Friday we welcomed 1144 students to the College of Business in the largest single face-to-face class in the history of UCF. Our Welcome to the Majors event is part of our new Professional Development Curriculum, a series of courses designed to expand students’ horizons, help them make good career choices, and through practice, instill in them the confidence to know that they can compete with anyone anywhere.

Every year, we graduate about 2,100 students from the College of Business. As each of those students cross the stage, they need to have the answer to one question: “Why you, rather than one of the other 2,099 students graduating this year….What makes you the one?” Friday was about posing that question, giving students a framework for answering it and challenging each of them to engage with us in a variety of ways that will help ensure that they are the one: the one that gets the job, starts a company, changes the world, and gives back to their community.

In today’s world, academic excellence is a necessary, but not sufficient, condition to get you to the one. Knowledge is a huge asset, but ultimately it is what you do with that knowledge that counts. In translating knowledge into action, personal qualities and past experiences shape choices. For example, when I look to hire someone in the college, I look for people who believe deeply in the transformative power of higher education. If you don’t exhibit that quality, I don’t care what you know or what you’ve done in the past. I am not hiring you. You do not fit our culture and I doubt you will show sufficient motivation on the job to keep pace with my team. If you do exhibit that quality, I’m interested in the knowledge and past experiences that you can bring to the team that will enrich us and make us better.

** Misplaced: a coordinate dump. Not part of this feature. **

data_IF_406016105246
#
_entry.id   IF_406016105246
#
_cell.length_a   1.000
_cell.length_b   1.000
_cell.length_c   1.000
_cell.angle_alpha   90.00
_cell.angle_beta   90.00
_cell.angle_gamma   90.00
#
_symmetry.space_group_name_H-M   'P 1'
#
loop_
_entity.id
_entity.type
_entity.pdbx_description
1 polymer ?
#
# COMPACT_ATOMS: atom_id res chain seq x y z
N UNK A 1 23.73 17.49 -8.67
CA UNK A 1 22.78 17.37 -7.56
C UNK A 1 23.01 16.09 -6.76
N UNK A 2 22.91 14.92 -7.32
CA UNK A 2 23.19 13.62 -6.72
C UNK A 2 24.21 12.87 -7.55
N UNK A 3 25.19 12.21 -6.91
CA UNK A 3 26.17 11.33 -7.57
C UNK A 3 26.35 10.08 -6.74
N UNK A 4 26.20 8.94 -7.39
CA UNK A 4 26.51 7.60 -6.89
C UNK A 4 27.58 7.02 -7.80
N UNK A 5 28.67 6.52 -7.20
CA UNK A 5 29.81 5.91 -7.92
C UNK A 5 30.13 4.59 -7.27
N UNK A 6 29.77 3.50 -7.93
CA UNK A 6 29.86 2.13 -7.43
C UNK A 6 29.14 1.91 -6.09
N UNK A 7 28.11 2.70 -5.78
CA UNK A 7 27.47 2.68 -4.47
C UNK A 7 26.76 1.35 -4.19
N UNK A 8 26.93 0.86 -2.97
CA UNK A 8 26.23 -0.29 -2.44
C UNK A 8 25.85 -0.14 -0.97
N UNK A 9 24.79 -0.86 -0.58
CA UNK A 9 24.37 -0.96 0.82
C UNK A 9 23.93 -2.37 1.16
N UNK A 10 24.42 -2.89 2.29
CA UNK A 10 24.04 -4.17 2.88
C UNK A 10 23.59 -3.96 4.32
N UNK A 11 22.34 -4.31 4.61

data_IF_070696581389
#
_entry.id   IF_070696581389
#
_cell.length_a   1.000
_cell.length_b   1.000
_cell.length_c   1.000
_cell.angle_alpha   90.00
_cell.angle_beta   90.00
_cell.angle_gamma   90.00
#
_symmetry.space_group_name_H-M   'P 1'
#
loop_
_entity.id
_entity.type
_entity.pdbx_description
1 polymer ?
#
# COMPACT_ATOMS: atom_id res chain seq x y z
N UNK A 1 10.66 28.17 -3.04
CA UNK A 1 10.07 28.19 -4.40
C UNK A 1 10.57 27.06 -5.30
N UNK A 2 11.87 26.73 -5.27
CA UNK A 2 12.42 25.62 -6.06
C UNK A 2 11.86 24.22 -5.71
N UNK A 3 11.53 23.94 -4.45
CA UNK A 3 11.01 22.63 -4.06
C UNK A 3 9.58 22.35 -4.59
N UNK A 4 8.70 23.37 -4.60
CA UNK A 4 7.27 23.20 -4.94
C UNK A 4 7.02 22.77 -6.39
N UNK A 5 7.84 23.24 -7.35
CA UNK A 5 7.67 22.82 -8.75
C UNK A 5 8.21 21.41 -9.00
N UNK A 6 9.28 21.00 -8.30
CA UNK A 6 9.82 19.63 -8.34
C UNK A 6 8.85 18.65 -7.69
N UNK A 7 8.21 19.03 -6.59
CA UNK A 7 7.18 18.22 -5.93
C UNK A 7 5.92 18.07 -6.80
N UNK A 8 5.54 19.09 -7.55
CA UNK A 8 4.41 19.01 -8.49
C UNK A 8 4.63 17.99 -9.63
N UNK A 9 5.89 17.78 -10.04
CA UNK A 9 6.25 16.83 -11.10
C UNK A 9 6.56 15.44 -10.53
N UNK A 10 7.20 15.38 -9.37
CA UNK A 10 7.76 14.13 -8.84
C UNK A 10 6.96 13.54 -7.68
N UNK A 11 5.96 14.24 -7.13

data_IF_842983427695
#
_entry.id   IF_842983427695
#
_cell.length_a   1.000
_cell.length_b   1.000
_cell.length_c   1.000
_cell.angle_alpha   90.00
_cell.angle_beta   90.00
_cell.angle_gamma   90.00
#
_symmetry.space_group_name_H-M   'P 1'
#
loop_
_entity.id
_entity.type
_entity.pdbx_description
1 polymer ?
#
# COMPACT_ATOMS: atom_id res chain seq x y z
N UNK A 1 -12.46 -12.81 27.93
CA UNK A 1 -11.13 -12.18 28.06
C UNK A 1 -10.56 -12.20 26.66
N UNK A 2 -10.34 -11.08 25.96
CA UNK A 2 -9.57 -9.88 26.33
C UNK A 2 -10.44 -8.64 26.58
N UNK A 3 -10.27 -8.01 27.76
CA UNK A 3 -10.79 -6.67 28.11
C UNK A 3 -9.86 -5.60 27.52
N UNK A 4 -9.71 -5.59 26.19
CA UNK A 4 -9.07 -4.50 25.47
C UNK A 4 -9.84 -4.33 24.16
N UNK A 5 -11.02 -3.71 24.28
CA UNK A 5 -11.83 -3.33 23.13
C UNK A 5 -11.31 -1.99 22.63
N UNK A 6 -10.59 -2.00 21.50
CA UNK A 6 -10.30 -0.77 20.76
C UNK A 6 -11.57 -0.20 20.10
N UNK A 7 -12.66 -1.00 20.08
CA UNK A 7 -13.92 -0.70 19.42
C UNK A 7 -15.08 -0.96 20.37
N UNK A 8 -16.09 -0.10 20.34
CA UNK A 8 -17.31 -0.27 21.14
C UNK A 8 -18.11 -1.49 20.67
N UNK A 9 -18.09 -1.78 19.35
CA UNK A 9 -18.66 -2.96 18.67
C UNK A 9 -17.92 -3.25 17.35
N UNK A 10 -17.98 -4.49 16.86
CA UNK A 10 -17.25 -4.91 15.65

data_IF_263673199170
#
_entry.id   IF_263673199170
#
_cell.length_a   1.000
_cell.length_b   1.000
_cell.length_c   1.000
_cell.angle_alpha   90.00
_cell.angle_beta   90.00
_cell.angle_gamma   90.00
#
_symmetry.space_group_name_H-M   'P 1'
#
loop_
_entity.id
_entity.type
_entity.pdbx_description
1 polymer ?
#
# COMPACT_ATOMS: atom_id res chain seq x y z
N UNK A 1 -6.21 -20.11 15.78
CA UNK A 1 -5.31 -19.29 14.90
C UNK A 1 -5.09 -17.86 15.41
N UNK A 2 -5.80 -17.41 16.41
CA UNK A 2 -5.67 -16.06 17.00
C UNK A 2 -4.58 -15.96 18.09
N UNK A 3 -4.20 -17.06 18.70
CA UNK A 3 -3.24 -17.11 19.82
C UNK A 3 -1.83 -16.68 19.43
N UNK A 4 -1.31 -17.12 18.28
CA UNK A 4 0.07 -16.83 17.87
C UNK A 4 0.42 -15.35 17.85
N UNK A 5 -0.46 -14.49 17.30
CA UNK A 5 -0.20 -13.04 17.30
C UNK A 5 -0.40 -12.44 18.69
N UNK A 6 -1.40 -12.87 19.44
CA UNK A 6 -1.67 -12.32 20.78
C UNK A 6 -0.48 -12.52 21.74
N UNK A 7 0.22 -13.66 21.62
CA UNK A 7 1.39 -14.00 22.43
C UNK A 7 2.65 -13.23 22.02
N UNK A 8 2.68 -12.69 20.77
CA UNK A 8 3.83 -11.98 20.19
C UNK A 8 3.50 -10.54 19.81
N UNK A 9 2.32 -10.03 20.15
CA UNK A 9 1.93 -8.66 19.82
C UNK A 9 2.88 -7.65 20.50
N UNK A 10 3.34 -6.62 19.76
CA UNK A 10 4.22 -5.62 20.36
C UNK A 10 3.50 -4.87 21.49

To give the class a framework for answering our key question of the day, we asked students to fill out a survey about their intent to participate in a variety of activities as well as their career goals before they showed up on Friday. I then showed the students how I could get from 1144 to 1, in selecting a person to fill a lead financial analyst job with a consulting firm specializing in international NGO (nongovernmental organizations) projects. I noted that I needed a go-getter with strong financial skills, who had been in a variety of leadership positions, who could communicate with people from different cultures and understands grassroots community groups.

To identify go-getters, I noted that half the class didn’t complete the survey ahead of time. These students told me they weren’t in the game. I eliminated them. (This by the way is about the same percent of students who maintain a 3.0 GPA in the College…a reasonable threshold for determining academic proficiency in a chosen discipline. It would be another way of assessing if you were up to the job). Of the remaining half, about 190 wanted to be finance majors. Of those 190 finance majors, only nine aspired to multiple leadership positions while at UCF. Of those 9, just three planned to study abroad. Of those 3, two wanted to work with community groups and of those two, just one articulated a clear career objective.. Her name was Valeria Alaya….she got from 1144 to just 1.

Valeria Ayala got to the one by aspiring to a set of unique choices. If she follows through on these aspirations and combines it with academic excellence, her plan will set her apart. If she can tell her story in a compelling manner, it will land her a career like the one I described above. What will be your path to the one? There are literally hundreds of options at UCF that can help differentiate you by creating a unique combination of knowledge, qualities, and experiences that will provide the basis for achieving what you want to do with your one precious life.